THE former head of the National Paediatric Hospital Development Board has backed the new Government’s plans to re-examine whether the facility should be built at the Mater site.
Speaking to the Irish Examiner, the group’s ex-chairman Philip Lynch said the planned move needed to take place because of what he claimed are serious planning, financial and logistical issues at the location.
The businessman quit his post last October after a public row with then Health Minister Mary Harney, which occurred after Mr Lynch met the Crumlin Hospital foundation.
This group argued the hospital should be moved from the Mater to Crumlin, which would involve significantly less expense and construction work.
Under the project’s terms of reference the board cannot examine alternative options to the decision to build at the existing location, a situation Mr Lynch fundamentally disagreed with and which led to his departure.
Six months on from the row, the businessman said he believes his concerns — and those of others still on the board — will be vindicated by any full review of the national paediatric hospital project by the new Government.
“This review will have to be done, even if there is a delay in the project a little while. It’s best if at this stage it is all rejigged and replaced on a 40-acre site, with somewhere between Leopardstown and Balbriggan or out in Crumlin the best option.
“I raised concerns when I was on the board, about how the current plans will split ambulatory care, the finances and having sick children in a high-storey building in the middle of a city.
“Other people on the board are aware of those difficulties. The Mater site cost is a bulldozing job, but the ball keeps getting kicked over the Hogan Stand; the issue’s not being addressed.
“Three years ago I believed the site was right, now I believe it can’t be. The project is bureaucracy on bureaucracy, it is a building exercise,” he said.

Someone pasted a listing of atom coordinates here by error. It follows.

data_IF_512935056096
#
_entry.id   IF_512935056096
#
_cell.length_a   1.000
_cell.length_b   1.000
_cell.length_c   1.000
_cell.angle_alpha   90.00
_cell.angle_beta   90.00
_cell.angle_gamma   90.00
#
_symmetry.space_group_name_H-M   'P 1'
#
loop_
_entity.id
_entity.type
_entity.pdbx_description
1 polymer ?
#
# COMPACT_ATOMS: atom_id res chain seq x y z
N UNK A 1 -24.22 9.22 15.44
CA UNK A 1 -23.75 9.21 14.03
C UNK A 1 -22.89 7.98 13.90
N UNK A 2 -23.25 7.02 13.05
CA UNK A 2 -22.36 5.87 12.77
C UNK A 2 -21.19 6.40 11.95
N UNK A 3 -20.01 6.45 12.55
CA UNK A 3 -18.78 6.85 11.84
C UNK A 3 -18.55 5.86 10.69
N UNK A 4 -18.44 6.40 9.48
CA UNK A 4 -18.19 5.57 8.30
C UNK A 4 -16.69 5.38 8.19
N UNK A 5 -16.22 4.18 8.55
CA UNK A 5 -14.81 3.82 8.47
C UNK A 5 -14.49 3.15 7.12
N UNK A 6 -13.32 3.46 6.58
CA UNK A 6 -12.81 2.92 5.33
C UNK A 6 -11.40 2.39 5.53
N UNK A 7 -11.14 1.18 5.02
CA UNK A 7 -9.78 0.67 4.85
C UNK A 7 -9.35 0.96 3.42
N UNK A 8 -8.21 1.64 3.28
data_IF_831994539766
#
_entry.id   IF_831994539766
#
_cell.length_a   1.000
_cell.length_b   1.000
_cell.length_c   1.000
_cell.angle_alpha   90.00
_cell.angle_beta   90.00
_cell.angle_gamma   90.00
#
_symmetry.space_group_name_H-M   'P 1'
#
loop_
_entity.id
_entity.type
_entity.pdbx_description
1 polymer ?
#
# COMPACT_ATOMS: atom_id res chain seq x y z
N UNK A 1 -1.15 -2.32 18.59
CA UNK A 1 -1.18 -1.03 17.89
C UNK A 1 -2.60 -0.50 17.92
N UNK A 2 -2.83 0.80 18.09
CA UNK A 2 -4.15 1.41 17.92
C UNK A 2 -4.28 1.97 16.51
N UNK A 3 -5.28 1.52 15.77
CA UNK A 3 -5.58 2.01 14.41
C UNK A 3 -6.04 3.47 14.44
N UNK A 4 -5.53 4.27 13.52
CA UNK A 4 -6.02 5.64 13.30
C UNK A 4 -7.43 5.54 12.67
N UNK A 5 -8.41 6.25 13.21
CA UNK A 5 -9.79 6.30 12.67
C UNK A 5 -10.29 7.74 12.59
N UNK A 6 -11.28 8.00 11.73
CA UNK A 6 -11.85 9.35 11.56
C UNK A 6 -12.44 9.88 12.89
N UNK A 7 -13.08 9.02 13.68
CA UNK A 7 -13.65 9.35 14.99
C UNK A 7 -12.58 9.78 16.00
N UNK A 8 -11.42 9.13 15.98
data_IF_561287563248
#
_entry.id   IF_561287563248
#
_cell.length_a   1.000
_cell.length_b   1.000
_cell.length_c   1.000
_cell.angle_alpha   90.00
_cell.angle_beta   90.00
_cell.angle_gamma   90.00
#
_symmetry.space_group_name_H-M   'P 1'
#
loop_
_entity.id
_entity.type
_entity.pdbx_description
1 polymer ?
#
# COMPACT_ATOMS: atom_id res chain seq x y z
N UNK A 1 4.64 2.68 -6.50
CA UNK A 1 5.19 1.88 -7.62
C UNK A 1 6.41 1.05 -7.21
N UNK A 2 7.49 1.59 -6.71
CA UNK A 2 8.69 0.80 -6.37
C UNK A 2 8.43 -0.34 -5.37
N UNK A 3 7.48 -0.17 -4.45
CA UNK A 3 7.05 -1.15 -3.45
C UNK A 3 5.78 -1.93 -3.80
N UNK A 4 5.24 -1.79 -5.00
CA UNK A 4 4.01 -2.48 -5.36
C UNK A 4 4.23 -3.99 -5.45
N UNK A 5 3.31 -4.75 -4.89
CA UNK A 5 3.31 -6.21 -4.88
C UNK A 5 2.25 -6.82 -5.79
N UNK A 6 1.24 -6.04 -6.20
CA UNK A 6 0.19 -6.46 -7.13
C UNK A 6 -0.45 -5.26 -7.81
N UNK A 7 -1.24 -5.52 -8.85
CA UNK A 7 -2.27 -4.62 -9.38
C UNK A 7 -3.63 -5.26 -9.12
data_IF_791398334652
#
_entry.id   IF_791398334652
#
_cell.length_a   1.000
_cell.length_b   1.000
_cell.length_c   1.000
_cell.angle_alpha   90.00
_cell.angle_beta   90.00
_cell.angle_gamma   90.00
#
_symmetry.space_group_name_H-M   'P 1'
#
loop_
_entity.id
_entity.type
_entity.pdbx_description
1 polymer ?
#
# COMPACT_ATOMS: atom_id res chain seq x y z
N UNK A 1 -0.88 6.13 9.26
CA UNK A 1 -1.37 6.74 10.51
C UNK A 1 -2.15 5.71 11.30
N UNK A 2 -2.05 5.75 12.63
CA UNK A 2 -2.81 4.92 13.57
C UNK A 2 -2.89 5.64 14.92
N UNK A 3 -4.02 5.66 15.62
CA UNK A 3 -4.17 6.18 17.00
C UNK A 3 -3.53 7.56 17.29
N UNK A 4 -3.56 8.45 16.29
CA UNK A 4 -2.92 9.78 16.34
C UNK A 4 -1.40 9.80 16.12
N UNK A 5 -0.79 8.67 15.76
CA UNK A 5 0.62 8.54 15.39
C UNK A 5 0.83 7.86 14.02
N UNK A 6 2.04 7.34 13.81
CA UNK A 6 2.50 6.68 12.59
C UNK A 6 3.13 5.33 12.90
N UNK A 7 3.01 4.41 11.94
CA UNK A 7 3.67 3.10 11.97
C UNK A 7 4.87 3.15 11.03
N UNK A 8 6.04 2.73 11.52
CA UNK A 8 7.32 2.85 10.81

Mr Lynch was speaking after it emerged incoming Taoiseach Enda Kenny and Fine Gael health spokesperson Dr James Reilly have discussed the potential transfer of the site from the Mater to another location.
In meetings with the board chief executive Eilish Hardiman in November, the possibility of moving the facility to a greenfield site outside the M50 was put forward.
Dr Reilly has since confirmed the project “has to be fully reviewed” in its entirety, with a focus on whether a new site location could be €200-250 million cheaper than the €650m Mater option, where €30m has already been spent on contracts, salaries and planning.
The new Fine Gael- Labour administration’s Programme for Government has given a commitment to develop a new national paediatric hospital, which is currently planned for 2015, but has not specified where it will be based.
Among the other options rejected or not considered during the early stages of the project are Tallaght, Crumlin, St James’s and a potential greenfield site outside the M50 put forward by philanthropist Noel Smyth.
Tallaght Hospital Action Group spokesperson Triona Murphy said the organisation was told by all parties “except Fianna Fáil” that a complete review of the project would take place if they were elected.
However, a board spokesperson said the group has already undertaken a rigorous review of the “project at the Mater site” over the past six months.
She said the board believes the current site continues to be “best-placed to meet patient needs”.
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